Sadly there is a large contingency of Americans who believe otherwise. They seek to impose their moral and religious codes on others, denying them the rights they have under the Constitution. The spirit of the Puritan Pilgrims remains in these people. Likewise there are others who seek to disenfranchise segments of citizens by making it harder to vote by gerrymandering and using zoning laws to segregate cities and towns. The spirit of the slave owners remains in these people. Lastly, the spirit of the money seeking people is amoral and cares not what rights it tramples in the search for profits.
Our country has long balanced on a knife’s edge, teetering to one side or the other, restricting rights or expanding rights. Now we are in a very precarious position brought on by years of fear mongering and plain lying by certain elements on the far right. These groups have been devoted to praying on the fears of the vulnerable, the elderly and the impoverished, moving them imperceptivity but inexorably to the right. They stir up racism and magnify insecurities, convincing those that the left is out to destroy them, thereby driving them to vote against their own best interests.
For years the Supreme Court has balanced with 4 conservative, 4 liberal and one swing judge. With the passing of Justice Ginsberg and the nomination and confirmation of Amy Coney Barrett, we are staring at the likelihood of a truly conservative Supreme Court that is poised to undo decades of progress made on behalf of all people in the United States.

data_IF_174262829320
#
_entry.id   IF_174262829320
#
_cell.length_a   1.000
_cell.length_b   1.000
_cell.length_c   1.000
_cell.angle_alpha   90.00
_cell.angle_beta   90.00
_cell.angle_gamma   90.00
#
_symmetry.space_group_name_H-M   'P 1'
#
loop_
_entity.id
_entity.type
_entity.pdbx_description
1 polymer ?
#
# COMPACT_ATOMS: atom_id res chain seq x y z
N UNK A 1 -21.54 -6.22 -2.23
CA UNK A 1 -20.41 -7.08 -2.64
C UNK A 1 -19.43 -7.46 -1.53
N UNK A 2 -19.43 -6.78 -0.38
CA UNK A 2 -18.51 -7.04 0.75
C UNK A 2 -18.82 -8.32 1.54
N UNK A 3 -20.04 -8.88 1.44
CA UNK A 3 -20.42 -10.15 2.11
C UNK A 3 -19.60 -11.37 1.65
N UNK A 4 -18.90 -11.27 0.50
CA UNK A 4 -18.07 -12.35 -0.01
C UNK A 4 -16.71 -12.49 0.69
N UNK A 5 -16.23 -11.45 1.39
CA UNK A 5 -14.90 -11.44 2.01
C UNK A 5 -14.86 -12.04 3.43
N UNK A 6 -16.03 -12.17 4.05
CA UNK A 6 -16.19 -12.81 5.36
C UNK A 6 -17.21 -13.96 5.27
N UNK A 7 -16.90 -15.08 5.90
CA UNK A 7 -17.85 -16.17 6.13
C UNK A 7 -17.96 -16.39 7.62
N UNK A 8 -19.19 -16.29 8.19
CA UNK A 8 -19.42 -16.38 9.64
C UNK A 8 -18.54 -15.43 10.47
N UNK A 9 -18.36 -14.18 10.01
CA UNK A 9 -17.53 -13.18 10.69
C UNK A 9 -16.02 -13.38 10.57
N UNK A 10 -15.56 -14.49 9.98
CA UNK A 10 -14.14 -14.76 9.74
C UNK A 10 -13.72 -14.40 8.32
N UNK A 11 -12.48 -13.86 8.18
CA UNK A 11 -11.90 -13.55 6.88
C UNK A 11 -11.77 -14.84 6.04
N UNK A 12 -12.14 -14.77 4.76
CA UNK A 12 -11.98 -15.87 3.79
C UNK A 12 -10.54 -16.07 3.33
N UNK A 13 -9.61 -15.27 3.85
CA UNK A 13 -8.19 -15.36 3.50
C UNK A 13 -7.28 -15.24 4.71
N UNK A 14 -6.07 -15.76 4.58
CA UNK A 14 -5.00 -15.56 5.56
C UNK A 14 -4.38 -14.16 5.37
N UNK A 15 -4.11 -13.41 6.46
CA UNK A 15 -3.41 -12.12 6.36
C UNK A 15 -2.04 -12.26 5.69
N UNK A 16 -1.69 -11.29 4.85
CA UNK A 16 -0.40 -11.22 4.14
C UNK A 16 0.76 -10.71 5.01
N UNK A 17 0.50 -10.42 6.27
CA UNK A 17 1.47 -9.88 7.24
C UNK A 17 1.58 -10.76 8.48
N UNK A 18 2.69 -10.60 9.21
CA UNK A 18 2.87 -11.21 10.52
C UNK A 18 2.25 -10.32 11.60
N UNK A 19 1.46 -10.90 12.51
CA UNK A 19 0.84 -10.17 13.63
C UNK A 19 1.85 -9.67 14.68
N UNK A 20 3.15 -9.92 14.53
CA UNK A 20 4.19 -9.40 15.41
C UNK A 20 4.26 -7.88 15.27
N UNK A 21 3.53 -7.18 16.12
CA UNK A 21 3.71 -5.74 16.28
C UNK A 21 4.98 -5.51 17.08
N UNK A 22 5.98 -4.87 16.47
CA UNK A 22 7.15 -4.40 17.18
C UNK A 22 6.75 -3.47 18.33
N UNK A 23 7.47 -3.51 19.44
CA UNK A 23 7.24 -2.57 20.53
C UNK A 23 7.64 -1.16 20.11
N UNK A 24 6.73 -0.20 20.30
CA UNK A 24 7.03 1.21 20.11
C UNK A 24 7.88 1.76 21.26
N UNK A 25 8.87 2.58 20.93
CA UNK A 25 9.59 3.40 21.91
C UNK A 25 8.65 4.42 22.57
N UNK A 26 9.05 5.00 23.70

The big one that everyone is talking about is abortion rights. Roe v. Wade was decided in 1973. It has been the law of this country for almost 50 years. Roe v Wade provided that abortion was legal, but there could be restrictions based on the trimesters of a pregnancy.[v] In the first trimester, there could be no restrictions, but in the second and third, there could be restrictions. In the third it could be prohibited with exceptions for the health of the mother. Since the ruling, the majority of Americans have supported the decision and supported pro-choice provisions. The absolute banning of abortions has very little support among Americans[vi], yet States continue to try to ban them outright. There are a number of cases making their way towards the Supreme Court that could completely change the law on abortion.[vii]
Other important issues that a conservative court will impact include gerrymandering, a tactic designed to keep the party in power, in power. The Affordable Car Act (ACA or Obamacare) is in danger of being ruled unconstitutional. Campaign finance laws that have brought huge amounts of corporate and foreign money into campaigns will be further eroded. Environmental laws are being rolled back.[viii] Recent religious freedom rulings like the Hobby Lobby case, find that religious feelings are more important than other American’s civil rights.[ix]
All these things directly impact the civil rights of all Americans and a conservative court will certainly continue to erode the civil rights of Americans in a very American yet un-American way.
With the election rapidly approaching and what appears to be unprecedented voter turnout, we can hope that a change in leadership is in the offing and perhaps the slide to the right can be arrested and we can look to some competent and compassionate changes in the future.
The author[s] is solely responsible for this blog submission. It does not represent the position of the New York State Bar Association or its Committee.